The U.S. Department of Energy (DOE) Building Energy Codes Program is conducting a series of research studies investigating energy code implementation in residential and commercial buildings. The goal of the study is to help document baseline practices, target areas for improvement, and quantify related savings potential. This information is intended to assist states in measuring energy code compliance and to identify areas of focus for future education & training initiatives.
As a part of this research project, Southeast Energy Efficiency Alliance conducted single-family residential studies in the states of Georgia, Arkansas, Virginia and Tennessee.
The goal of collecting this data is to determine whether an investment in building energy code education, training, and outreach can produce a measurable change in residential energy use. The project team’s approach will provide innovative resources and programming to help drive energy savings and lay a framework for establishing long-term strategies and funding from utilities and other non-governmental entities to support energy code related activities. Expected outcomes for this project include:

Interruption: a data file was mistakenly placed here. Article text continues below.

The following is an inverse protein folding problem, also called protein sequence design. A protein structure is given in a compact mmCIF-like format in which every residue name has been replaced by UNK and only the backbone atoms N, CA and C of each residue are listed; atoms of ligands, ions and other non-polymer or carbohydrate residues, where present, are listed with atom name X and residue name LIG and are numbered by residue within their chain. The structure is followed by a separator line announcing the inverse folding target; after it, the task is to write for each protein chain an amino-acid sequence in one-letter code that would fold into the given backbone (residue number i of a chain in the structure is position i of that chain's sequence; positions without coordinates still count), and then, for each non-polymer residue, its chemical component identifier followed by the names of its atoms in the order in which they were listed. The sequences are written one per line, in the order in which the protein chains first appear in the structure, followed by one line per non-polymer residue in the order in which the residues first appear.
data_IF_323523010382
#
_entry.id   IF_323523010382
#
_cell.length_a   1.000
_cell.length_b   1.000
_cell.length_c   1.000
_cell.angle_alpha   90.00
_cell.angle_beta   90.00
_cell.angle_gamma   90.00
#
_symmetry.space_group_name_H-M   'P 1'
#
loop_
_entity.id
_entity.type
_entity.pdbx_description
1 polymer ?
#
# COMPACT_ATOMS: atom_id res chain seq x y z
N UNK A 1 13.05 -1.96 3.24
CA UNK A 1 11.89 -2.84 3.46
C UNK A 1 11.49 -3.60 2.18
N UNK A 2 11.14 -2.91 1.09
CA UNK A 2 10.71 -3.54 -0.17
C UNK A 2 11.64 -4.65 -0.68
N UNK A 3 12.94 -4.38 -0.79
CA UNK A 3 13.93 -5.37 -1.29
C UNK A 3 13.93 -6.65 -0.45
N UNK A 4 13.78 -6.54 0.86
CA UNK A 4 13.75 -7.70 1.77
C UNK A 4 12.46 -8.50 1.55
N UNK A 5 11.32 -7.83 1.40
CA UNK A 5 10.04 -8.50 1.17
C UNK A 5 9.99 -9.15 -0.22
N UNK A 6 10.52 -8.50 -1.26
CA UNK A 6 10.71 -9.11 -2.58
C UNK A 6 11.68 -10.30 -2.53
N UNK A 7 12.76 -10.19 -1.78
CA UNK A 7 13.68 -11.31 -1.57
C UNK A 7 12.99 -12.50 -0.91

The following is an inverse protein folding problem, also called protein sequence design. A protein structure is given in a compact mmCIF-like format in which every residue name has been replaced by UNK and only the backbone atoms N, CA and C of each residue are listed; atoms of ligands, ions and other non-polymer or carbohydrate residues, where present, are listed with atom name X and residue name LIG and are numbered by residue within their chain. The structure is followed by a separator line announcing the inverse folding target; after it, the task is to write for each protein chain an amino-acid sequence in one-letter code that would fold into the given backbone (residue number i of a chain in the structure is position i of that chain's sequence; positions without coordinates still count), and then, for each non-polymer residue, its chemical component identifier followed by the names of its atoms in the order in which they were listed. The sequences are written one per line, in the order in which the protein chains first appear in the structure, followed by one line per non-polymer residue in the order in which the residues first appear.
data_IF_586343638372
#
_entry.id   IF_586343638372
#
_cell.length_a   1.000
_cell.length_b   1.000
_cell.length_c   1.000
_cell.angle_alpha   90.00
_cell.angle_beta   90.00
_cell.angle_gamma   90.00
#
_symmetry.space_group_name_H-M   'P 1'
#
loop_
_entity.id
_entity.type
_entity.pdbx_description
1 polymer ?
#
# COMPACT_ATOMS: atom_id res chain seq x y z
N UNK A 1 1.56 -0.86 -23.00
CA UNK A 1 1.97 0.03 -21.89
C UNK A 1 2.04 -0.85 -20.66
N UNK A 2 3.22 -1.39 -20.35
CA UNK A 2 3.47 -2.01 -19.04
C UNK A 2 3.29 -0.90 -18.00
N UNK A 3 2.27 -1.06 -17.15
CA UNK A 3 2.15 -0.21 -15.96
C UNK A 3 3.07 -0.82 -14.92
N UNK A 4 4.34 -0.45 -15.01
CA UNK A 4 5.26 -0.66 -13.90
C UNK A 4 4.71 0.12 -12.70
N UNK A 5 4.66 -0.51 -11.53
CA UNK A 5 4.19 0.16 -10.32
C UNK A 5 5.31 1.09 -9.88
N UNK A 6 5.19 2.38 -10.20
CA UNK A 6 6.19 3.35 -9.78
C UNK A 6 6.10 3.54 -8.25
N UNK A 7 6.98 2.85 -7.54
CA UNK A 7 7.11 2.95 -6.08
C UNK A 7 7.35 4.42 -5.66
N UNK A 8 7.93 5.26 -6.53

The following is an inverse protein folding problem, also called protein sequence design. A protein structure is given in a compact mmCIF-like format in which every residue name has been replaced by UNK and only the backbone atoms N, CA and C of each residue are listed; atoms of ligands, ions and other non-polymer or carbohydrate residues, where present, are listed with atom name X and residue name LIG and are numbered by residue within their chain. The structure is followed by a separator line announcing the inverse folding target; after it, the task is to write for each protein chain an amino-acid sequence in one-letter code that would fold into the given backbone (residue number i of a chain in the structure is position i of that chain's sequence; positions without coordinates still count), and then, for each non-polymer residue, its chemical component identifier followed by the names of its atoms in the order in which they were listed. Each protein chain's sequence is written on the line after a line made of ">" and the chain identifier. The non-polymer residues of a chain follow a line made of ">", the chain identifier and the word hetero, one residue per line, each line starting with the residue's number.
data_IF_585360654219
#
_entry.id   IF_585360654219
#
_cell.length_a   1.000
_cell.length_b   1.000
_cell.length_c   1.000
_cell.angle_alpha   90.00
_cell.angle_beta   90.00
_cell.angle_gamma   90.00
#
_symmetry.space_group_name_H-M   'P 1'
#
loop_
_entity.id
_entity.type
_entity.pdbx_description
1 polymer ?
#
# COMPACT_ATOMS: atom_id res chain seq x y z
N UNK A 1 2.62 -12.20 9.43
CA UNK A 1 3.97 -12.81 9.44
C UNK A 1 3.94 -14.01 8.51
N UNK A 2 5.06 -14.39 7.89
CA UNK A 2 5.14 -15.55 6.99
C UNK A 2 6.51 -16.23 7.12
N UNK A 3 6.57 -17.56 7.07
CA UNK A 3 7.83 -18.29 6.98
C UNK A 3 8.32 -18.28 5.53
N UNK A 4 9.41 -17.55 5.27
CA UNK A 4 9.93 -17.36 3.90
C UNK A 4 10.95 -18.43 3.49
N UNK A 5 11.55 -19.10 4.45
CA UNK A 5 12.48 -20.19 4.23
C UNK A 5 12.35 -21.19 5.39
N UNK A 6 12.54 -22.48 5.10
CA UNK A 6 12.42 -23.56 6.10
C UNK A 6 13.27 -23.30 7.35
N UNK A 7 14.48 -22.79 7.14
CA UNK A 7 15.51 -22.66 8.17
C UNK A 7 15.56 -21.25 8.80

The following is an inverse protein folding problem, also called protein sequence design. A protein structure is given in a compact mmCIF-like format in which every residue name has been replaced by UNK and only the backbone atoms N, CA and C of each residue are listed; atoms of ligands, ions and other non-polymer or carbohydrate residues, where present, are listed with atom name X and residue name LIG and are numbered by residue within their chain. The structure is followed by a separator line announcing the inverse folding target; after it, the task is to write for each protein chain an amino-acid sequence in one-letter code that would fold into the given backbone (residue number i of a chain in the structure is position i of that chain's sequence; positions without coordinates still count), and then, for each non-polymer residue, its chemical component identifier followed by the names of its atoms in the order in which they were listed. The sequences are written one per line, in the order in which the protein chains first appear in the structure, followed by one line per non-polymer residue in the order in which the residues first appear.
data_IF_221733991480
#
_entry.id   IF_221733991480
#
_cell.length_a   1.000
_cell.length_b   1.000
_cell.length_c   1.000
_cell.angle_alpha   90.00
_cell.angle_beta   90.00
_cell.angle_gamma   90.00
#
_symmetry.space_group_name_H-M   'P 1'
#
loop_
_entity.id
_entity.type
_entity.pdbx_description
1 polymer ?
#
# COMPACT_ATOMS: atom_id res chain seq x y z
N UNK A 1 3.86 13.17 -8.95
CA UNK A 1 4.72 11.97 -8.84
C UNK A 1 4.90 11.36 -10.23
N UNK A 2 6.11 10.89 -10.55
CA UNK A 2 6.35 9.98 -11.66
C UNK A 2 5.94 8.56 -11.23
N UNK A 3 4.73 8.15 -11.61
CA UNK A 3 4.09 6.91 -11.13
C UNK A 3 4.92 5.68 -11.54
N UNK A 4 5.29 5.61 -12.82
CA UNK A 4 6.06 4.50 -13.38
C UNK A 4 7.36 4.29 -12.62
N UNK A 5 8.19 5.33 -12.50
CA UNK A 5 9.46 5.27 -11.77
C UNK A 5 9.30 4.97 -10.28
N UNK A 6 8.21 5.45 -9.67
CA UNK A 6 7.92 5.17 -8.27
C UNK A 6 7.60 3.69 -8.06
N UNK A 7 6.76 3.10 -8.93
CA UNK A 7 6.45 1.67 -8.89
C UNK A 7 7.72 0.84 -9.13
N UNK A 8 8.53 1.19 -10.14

- Pre-project energy use baseline for single-family houses
- Clearly identified barriers to energy code compliance for single-family houses
- Deployment of education, training and outreach programs
- Post-project energy code compliance rate for single-family homes
- Assessment of innovative program approaches and replicable strategies to address identified market barriers
- Results to be based on an energy metric and reported at the state-level
- Focuses on individual code requirements within new single-family homes
- Data confidentiality built into the experiment—no personal data will be shared
- Designed around a single site-visit prioritizing key items
- Designed with statistically significant results in mind
The U.S. Department of Energy has selected the following states in total to receive funding to address residential energy code compliance including: Alabama, Arkansas, Georgia, Kentucky, Maryland, North Carolina, Pennsylvania, Texas, Virginia, West Virginia, Tennessee, Delaware, Michigan, Missouri, Nebraska.